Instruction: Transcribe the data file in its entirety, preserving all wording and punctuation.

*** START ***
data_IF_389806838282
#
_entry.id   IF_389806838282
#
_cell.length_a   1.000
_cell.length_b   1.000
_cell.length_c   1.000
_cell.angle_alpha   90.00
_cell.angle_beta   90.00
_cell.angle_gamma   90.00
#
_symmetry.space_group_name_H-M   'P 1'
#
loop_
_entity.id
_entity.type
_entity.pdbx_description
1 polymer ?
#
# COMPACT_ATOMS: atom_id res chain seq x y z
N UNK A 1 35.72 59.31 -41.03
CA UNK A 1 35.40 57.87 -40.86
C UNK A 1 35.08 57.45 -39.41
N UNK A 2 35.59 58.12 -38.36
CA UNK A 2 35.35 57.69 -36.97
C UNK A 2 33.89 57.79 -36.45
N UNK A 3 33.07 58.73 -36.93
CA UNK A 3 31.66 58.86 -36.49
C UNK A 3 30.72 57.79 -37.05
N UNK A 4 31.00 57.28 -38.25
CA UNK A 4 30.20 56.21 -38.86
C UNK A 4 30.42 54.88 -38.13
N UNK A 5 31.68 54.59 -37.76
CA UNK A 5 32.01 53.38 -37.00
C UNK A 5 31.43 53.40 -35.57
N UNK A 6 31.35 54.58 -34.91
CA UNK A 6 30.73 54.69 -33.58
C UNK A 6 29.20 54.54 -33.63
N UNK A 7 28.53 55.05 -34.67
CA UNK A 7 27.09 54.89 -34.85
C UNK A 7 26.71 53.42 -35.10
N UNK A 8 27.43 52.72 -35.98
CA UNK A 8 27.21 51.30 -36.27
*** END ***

data_IF_389806838282
#
_entry.id   IF_389806838282
#
_cell.length_a   1.000
_cell.length_b   1.000
_cell.length_c   1.000
_cell.angle_alpha   90.00
_cell.angle_beta   90.00
_cell.angle_gamma   90.00
#
_symmetry.space_group_name_H-M   'P 1'
#
loop_
_entity.id
_entity.type
_entity.pdbx_description
1 polymer ?
#
# COMPACT_ATOMS: atom_id res chain seq x y z
N UNK A 1 35.72 59.31 -41.03
CA UNK A 1 35.40 57.87 -40.86
C UNK A 1 35.08 57.45 -39.41
N UNK A 2 35.59 58.12 -38.36
CA UNK A 2 35.35 57.69 -36.97
C UNK A 2 33.89 57.79 -36.45
N UNK A 3 33.07 58.73 -36.93
CA UNK A 3 31.66 58.86 -36.49
C UNK A 3 30.72 57.79 -37.05
N UNK A 4 31.00 57.28 -38.25
CA UNK A 4 30.20 56.21 -38.86
C UNK A 4 30.42 54.88 -38.13
N UNK A 5 31.68 54.59 -37.76
CA UNK A 5 32.01 53.38 -37.00
C UNK A 5 31.43 53.40 -35.57
N UNK A 6 31.35 54.58 -34.91
CA UNK A 6 30.73 54.69 -33.58
C UNK A 6 29.20 54.54 -33.63
N UNK A 7 28.53 55.05 -34.67
CA UNK A 7 27.09 54.89 -34.85
C UNK A 7 26.71 53.42 -35.10
N UNK A 8 27.43 52.72 -35.98
CA UNK A 8 27.21 51.30 -36.27